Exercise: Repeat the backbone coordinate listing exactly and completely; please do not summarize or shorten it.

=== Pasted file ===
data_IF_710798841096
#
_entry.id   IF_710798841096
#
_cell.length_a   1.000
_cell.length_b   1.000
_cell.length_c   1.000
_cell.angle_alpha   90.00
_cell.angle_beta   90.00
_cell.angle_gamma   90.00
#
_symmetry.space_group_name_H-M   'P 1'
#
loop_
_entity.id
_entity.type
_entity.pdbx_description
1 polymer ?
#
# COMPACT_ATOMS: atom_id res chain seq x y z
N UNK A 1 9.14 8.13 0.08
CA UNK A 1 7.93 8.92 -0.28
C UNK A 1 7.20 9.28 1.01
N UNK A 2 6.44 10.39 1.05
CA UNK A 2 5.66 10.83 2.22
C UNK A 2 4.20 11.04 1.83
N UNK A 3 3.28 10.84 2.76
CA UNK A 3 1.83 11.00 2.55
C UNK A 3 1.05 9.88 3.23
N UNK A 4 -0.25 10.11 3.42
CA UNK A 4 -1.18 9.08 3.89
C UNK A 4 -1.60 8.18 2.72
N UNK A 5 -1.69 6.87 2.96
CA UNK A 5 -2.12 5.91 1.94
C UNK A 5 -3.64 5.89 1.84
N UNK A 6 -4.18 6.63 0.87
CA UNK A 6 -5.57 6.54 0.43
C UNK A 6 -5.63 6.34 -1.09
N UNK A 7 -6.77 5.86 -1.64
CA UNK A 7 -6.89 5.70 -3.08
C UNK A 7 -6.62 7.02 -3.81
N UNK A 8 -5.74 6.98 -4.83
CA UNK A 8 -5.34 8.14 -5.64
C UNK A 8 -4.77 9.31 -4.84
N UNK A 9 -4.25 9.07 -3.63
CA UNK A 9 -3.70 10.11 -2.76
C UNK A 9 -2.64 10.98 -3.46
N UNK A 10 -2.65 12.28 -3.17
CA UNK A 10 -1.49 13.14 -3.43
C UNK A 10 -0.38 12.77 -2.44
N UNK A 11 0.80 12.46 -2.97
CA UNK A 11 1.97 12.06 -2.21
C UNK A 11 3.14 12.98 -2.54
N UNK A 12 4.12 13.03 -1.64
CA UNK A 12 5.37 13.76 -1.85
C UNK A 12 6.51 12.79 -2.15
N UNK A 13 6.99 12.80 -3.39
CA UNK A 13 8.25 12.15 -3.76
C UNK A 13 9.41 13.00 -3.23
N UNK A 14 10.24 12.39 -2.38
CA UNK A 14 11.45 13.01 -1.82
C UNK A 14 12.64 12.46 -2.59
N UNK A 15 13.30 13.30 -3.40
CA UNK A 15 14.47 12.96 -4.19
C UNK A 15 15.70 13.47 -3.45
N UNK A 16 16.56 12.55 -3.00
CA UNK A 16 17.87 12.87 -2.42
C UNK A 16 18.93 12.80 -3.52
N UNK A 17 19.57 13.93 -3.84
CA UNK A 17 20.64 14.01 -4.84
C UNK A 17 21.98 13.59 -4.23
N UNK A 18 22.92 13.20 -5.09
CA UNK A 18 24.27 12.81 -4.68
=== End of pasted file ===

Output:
data_IF_710798841096
#
_entry.id   IF_710798841096
#
_cell.length_a   1.000
_cell.length_b   1.000
_cell.length_c   1.000
_cell.angle_alpha   90.00
_cell.angle_beta   90.00
_cell.angle_gamma   90.00
#
_symmetry.space_group_name_H-M   'P 1'
#
loop_
_entity.id
_entity.type
_entity.pdbx_description
1 polymer ?
#
# COMPACT_ATOMS: atom_id res chain seq x y z
N UNK A 1 9.14 8.13 0.08
CA UNK A 1 7.93 8.92 -0.28
C UNK A 1 7.20 9.28 1.01
N UNK A 2 6.44 10.39 1.05
CA UNK A 2 5.66 10.83 2.22
C UNK A 2 4.20 11.04 1.83
N UNK A 3 3.28 10.84 2.76
CA UNK A 3 1.83 11.00 2.55
C UNK A 3 1.05 9.88 3.23
N UNK A 4 -0.25 10.11 3.42
CA UNK A 4 -1.18 9.08 3.89
C UNK A 4 -1.60 8.18 2.72
N UNK A 5 -1.69 6.87 2.96
CA UNK A 5 -2.12 5.91 1.94
C UNK A 5 -3.64 5.89 1.84
N UNK A 6 -4.18 6.63 0.87
CA UNK A 6 -5.57 6.54 0.43
C UNK A 6 -5.63 6.34 -1.09
N UNK A 7 -6.77 5.86 -1.64
CA UNK A 7 -6.89 5.70 -3.08
C UNK A 7 -6.62 7.02 -3.81
N UNK A 8 -5.74 6.98 -4.83
CA UNK A 8 -5.34 8.14 -5.64
C UNK A 8 -4.77 9.31 -4.84
N UNK A 9 -4.25 9.07 -3.63
CA UNK A 9 -3.70 10.11 -2.76
C UNK A 9 -2.64 10.98 -3.46
N UNK A 10 -2.65 12.28 -3.17
CA UNK A 10 -1.49 13.14 -3.43
C UNK A 10 -0.38 12.77 -2.44
N UNK A 11 0.80 12.46 -2.97
CA UNK A 11 1.97 12.06 -2.21
C UNK A 11 3.14 12.98 -2.54
N UNK A 12 4.12 13.03 -1.64
CA UNK A 12 5.37 13.76 -1.85
C UNK A 12 6.51 12.79 -2.15
N UNK A 13 6.99 12.80 -3.39
CA UNK A 13 8.25 12.15 -3.76
C UNK A 13 9.41 13.00 -3.23
N UNK A 14 10.24 12.39 -2.38
CA UNK A 14 11.45 13.01 -1.82
C UNK A 14 12.64 12.46 -2.59
N UNK A 15 13.30 13.30 -3.40
CA UNK A 15 14.47 12.96 -4.19
C UNK A 15 15.70 13.47 -3.45
N UNK A 16 16.56 12.55 -3.00
CA UNK A 16 17.87 12.87 -2.42
C UNK A 16 18.93 12.80 -3.52
N UNK A 17 19.57 13.93 -3.84
CA UNK A 17 20.64 14.01 -4.84
C UNK A 17 21.98 13.59 -4.23
N UNK A 18 22.92 13.20 -5.09
CA UNK A 18 24.27 12.81 -4.68